Diesel Jeep Wranglers En Route To U.S.?

March 3, 2011

If you're a fan of four-wheel drive and off-roading, you've probably longed for a diesel Land Rover Defender at some point. They're out there, but they're expensive, and often high-maintenance due to age and rough lives. Soon we may get our own American equivalent, though, in the form of a diesel-powered Jeep Wrangler.

Jeep has sold diesel models outside the U.S. for years, and even offered a diesel in the Grand Cherokee at times here as well, but the fuel's general dislike among mainstream buyers and the typically low horsepower (but high torque) of the engines that burn it have kept it from spreading further. That may change soon, as fuel economy pressures rise and emissions standards converge between Europe and the U.S.

The source of the new diesels for the Wrangler? The same engines that were planned for the Ram 1500: Cummins. Slotting the oil-burners into Jeeps wouldn't require much additional engineering or cost, so it may be the easiest route. New corporate overlord Fiat also owns a stake in VM Motori, however, which builds a wide range of diesel engines, and it may get the nod instead--especially as the Jeep Grand Cherokee's European brethren are already expected to get just such treatment.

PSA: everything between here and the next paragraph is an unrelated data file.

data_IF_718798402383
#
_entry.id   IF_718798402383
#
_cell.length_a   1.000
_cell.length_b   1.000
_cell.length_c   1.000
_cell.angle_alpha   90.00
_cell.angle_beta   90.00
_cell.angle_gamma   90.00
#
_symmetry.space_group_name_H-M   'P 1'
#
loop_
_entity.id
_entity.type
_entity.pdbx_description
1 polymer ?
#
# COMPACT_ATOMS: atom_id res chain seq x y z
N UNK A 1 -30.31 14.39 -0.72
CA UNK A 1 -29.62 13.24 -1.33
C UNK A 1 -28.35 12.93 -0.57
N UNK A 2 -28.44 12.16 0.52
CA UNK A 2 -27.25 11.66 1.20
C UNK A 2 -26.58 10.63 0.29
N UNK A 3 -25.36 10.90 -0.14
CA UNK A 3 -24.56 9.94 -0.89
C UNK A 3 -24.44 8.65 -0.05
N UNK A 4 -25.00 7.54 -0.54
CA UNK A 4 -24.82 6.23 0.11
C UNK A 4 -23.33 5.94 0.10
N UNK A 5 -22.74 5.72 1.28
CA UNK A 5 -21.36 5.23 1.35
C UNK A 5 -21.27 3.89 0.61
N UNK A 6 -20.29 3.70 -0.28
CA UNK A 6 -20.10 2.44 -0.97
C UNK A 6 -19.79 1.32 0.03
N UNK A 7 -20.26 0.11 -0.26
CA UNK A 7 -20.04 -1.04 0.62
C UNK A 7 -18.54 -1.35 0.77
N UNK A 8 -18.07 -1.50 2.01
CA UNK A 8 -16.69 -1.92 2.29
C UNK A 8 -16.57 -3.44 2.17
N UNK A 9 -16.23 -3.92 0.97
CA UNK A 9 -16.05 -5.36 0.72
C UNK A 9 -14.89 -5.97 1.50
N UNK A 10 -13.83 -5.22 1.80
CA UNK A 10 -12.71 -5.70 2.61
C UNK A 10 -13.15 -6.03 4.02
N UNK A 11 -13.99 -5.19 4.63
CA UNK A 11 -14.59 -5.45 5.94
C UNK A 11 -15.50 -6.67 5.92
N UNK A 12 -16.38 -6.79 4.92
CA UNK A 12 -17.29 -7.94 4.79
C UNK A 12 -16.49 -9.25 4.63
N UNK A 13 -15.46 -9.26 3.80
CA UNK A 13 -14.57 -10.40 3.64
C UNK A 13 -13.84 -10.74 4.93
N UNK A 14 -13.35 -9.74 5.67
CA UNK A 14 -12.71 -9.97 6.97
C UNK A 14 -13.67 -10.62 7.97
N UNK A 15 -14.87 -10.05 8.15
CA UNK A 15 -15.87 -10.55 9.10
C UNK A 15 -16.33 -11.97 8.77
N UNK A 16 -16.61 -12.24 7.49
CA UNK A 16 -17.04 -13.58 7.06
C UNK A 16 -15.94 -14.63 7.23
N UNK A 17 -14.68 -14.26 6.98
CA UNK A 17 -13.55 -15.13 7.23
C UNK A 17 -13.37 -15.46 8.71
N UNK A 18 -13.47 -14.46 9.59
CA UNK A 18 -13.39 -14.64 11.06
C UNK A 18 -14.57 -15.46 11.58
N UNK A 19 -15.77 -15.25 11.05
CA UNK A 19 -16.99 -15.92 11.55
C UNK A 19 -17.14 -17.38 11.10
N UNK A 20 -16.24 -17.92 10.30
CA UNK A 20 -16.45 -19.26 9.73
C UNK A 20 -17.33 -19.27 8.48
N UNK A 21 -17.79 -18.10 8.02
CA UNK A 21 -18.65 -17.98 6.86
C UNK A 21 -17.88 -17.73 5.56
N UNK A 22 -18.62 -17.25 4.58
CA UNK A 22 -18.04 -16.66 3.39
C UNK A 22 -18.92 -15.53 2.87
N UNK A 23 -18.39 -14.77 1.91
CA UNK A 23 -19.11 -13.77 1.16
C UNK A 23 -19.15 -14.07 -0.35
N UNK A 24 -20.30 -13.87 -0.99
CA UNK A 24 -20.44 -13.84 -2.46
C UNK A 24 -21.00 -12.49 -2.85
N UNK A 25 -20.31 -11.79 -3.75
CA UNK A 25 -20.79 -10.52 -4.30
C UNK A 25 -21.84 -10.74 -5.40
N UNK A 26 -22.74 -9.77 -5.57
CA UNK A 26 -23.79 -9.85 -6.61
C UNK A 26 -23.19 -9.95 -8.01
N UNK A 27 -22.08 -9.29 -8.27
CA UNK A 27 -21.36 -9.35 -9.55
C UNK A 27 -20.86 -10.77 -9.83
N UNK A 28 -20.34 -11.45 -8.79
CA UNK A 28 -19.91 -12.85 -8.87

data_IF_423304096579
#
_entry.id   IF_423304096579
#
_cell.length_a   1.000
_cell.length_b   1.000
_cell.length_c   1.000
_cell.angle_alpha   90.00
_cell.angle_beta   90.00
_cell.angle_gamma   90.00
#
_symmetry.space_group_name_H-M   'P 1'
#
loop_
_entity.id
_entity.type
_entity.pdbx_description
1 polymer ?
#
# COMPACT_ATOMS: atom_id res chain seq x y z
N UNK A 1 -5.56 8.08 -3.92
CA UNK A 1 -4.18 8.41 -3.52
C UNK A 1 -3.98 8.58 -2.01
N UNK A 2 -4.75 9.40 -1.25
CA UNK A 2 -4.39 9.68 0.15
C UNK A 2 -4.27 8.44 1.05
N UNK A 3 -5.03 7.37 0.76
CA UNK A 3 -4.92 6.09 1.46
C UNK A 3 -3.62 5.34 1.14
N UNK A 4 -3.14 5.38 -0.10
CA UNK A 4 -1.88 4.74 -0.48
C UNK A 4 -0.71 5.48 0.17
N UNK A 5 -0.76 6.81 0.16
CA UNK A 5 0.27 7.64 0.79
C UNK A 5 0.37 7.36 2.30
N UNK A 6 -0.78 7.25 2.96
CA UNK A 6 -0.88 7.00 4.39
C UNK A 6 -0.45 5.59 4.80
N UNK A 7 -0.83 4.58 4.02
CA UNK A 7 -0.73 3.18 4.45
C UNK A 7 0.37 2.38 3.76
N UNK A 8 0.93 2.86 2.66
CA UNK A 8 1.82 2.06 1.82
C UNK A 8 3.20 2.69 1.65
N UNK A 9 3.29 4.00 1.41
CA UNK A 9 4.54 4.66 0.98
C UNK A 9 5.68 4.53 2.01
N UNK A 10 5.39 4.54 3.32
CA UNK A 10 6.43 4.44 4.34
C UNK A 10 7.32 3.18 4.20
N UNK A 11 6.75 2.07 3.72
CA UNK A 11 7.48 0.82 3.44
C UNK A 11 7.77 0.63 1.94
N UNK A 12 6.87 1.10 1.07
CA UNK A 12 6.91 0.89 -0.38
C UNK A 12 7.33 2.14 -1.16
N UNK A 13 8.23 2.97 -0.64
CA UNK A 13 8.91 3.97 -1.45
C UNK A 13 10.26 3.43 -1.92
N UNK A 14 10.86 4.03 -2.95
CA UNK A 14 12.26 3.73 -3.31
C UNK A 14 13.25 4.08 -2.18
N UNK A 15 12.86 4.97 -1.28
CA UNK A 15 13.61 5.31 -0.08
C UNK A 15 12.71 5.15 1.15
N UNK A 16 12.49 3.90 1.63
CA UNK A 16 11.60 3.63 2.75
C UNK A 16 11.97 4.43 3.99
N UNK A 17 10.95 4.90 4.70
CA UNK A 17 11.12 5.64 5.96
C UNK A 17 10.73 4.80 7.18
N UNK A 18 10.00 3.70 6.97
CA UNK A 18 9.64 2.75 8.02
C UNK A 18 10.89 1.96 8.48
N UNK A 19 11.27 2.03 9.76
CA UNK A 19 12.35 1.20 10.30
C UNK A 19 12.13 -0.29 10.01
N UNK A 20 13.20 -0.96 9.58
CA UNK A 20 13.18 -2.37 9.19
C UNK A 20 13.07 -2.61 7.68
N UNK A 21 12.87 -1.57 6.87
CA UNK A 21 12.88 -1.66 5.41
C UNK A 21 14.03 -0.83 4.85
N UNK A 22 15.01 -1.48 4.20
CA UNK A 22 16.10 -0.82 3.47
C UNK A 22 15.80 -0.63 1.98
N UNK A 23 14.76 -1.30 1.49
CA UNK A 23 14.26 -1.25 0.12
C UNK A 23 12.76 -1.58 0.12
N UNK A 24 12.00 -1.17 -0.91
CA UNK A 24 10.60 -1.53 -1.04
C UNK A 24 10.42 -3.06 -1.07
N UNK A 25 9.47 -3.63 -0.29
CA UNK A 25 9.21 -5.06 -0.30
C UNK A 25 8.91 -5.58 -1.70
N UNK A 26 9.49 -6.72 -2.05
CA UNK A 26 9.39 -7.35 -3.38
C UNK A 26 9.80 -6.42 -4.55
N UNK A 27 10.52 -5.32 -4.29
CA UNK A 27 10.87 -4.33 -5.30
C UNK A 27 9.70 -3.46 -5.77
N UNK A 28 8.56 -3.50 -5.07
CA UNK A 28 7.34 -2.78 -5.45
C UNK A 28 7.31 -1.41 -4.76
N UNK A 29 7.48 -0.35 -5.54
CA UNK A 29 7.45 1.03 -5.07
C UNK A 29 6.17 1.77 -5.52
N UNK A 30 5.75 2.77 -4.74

Perhaps best of all, should the Grand Cherokee and Wrangler find solid diesel acceptance, the long-awaited return of the Jeep pickup might get the option as well.

Whichever way this diesel cookie crumbles, we're looking forward to it, as are many Jeep enthusiasts.


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